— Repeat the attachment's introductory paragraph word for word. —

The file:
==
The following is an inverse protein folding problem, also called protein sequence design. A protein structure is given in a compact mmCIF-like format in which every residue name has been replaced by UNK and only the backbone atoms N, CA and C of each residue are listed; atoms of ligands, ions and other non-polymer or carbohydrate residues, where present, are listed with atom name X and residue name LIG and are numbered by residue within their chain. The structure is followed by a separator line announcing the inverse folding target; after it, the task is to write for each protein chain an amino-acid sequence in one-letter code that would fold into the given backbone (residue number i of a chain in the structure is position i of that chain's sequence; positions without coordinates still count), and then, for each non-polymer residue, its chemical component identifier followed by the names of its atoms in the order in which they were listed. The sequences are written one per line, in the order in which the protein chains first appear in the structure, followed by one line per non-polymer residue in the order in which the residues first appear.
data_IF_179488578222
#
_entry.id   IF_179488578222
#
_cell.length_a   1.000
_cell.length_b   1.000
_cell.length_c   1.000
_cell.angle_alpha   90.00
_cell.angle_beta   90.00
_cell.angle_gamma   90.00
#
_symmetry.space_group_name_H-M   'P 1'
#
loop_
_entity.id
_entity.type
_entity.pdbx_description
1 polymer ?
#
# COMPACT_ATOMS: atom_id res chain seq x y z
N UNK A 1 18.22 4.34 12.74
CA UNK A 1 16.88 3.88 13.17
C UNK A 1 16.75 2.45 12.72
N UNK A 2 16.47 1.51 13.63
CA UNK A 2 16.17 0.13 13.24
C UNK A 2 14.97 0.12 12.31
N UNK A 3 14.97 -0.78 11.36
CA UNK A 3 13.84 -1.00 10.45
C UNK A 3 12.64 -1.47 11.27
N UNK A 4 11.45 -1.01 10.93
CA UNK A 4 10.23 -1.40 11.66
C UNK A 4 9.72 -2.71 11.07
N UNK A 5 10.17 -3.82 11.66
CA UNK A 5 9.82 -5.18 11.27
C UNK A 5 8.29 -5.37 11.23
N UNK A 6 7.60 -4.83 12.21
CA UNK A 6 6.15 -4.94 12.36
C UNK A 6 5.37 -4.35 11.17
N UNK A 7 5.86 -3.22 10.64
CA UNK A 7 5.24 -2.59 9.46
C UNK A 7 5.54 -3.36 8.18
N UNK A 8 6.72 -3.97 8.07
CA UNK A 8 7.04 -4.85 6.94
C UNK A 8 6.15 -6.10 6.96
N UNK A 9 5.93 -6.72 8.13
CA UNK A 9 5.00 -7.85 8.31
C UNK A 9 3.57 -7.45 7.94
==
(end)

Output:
The following is an inverse protein folding problem, also called protein sequence design. A protein structure is given in a compact mmCIF-like format in which every residue name has been replaced by UNK and only the backbone atoms N, CA and C of each residue are listed; atoms of ligands, ions and other non-polymer or carbohydrate residues, where present, are listed with atom name X and residue name LIG and are numbered by residue within their chain. The structure is followed by a separator line announcing the inverse folding target; after it, the task is to write for each protein chain an amino-acid sequence in one-letter code that would fold into the given backbone (residue number i of a chain in the structure is position i of that chain's sequence; positions without coordinates still count), and then, for each non-polymer residue, its chemical component identifier followed by the names of its atoms in the order in which they were listed. The sequences are written one per line, in the order in which the protein chains first appear in the structure, followed by one line per non-polymer residue in the order in which the residues first appear.